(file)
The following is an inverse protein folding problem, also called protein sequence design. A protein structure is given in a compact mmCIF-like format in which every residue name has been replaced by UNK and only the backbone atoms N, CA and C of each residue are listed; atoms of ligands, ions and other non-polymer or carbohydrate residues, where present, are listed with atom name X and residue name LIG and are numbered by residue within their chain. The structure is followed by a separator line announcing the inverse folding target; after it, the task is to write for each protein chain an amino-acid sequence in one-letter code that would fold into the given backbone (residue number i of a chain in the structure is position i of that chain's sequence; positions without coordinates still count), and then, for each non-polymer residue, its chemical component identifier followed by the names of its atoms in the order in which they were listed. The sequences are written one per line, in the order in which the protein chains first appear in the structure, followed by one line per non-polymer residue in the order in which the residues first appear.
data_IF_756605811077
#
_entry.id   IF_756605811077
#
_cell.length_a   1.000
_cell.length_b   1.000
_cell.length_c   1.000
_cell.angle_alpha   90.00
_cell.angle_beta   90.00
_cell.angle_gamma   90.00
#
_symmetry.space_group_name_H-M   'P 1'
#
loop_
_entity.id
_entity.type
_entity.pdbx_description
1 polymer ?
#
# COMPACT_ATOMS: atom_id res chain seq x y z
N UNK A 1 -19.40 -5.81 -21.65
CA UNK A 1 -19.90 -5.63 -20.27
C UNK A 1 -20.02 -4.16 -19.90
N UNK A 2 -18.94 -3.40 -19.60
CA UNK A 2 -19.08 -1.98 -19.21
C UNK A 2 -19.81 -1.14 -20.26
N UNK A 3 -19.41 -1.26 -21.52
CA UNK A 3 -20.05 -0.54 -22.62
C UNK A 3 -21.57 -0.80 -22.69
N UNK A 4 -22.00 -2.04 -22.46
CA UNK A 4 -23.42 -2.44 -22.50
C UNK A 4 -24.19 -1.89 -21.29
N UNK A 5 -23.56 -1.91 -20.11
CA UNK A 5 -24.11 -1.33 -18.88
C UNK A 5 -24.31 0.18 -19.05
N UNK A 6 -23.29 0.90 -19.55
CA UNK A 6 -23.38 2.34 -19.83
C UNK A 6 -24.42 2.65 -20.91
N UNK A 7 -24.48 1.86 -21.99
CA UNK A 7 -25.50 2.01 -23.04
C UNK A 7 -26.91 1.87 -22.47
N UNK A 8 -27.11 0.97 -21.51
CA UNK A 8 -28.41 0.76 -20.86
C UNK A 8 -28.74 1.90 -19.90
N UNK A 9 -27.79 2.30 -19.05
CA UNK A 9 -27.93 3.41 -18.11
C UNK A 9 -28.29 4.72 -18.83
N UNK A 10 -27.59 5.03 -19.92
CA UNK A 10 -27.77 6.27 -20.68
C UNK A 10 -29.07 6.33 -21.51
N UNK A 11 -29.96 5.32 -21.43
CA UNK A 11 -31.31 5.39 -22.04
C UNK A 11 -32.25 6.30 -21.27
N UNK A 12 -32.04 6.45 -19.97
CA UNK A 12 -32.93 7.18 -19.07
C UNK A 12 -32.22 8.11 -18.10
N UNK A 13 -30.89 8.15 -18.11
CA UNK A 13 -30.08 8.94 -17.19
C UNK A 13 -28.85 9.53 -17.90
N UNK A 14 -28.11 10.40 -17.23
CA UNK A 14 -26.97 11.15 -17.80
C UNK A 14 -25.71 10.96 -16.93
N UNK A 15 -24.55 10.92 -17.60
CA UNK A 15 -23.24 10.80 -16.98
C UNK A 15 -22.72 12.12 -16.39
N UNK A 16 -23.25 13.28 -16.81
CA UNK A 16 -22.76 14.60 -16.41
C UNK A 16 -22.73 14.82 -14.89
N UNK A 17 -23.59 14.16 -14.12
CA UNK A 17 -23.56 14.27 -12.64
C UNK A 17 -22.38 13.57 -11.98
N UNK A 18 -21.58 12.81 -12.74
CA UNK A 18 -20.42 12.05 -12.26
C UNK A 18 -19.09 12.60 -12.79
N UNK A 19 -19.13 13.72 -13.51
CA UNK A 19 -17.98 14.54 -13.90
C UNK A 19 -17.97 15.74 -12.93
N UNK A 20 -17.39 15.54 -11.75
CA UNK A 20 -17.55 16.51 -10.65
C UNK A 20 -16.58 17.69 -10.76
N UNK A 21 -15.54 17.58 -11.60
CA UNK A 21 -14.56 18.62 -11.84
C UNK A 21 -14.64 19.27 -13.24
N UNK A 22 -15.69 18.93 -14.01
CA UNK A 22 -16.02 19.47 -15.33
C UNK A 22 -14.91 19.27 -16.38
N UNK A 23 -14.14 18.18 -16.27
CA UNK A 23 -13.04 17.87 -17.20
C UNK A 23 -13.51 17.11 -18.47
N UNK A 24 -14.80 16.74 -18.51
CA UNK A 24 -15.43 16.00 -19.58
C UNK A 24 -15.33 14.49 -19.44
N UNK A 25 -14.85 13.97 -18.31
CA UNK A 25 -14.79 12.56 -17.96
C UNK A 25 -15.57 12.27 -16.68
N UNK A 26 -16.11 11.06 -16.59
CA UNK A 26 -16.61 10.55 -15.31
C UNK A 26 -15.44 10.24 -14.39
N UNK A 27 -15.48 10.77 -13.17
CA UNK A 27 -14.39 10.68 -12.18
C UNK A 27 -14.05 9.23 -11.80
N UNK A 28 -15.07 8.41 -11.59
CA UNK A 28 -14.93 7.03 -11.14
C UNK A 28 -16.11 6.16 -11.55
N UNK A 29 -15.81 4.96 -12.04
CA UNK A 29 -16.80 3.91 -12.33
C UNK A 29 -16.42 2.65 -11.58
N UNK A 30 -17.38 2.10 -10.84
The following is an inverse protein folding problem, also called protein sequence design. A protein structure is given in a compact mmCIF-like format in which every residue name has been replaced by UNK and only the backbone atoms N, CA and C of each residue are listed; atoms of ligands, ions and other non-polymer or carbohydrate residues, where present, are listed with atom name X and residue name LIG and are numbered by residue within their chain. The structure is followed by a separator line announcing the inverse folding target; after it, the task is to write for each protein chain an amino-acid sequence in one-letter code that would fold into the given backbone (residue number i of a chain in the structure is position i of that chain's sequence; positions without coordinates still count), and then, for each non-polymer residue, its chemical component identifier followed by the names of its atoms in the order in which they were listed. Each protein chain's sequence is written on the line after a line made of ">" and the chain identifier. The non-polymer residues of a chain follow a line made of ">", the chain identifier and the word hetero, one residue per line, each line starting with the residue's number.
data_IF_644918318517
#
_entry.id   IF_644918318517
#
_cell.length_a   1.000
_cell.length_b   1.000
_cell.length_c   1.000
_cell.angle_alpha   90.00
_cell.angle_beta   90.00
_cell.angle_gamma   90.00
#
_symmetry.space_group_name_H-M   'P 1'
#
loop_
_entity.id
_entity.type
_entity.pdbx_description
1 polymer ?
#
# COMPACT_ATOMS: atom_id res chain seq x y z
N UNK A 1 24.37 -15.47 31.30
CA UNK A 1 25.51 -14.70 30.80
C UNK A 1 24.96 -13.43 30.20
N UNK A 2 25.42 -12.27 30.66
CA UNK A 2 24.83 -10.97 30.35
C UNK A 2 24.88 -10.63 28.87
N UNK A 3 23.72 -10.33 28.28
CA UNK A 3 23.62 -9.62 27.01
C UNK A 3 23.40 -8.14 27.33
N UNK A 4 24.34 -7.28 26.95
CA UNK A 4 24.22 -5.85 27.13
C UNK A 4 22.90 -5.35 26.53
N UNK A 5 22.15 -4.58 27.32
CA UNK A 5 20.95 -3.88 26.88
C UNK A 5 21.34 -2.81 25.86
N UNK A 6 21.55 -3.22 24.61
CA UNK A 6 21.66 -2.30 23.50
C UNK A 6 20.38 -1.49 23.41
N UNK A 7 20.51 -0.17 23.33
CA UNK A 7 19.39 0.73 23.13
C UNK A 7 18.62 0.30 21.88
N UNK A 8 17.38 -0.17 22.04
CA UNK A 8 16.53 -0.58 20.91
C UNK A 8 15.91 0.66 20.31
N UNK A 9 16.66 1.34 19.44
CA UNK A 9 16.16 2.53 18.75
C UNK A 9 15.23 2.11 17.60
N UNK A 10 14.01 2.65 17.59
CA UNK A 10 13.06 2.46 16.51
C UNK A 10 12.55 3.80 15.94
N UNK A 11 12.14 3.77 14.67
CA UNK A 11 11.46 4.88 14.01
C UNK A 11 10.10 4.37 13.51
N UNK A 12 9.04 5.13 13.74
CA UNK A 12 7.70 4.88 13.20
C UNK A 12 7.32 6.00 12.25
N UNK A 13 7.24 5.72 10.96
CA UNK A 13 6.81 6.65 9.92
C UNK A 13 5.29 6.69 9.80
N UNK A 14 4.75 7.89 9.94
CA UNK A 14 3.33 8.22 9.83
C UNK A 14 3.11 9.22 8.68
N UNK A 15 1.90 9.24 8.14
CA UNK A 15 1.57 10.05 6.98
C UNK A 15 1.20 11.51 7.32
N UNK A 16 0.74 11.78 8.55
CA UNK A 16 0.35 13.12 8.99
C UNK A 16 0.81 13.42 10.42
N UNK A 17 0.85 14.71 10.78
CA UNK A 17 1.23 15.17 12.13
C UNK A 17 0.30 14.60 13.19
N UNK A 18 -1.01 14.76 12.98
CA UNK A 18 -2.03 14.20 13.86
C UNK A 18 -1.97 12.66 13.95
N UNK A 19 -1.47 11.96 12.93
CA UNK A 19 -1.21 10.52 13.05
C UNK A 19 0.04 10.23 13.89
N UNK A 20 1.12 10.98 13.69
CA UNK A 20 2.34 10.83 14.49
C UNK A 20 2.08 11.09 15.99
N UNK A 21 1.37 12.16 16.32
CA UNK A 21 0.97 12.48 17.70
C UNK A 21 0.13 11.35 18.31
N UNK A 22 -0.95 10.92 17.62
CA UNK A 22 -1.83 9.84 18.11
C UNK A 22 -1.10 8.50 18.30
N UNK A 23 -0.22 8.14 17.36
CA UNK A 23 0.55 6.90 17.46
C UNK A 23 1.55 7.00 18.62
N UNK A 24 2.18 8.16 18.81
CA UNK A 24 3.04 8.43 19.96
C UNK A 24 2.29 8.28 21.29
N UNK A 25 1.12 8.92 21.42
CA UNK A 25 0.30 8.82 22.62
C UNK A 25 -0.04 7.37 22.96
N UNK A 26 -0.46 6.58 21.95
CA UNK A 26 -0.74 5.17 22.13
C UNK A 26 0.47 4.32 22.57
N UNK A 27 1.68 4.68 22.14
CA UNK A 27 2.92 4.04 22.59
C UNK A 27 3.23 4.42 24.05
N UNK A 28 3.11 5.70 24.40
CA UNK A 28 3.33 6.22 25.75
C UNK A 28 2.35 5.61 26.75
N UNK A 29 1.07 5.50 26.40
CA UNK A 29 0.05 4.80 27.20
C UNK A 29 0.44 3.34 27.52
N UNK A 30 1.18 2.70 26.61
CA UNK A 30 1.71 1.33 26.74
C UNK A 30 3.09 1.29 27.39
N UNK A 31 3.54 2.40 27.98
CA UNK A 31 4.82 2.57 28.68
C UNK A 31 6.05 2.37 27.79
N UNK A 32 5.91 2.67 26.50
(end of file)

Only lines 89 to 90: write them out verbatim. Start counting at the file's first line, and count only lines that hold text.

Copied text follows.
CA UNK A 23 -13.04 17.87 -17.20
C UNK A 23 -13.51 17.11 -18.47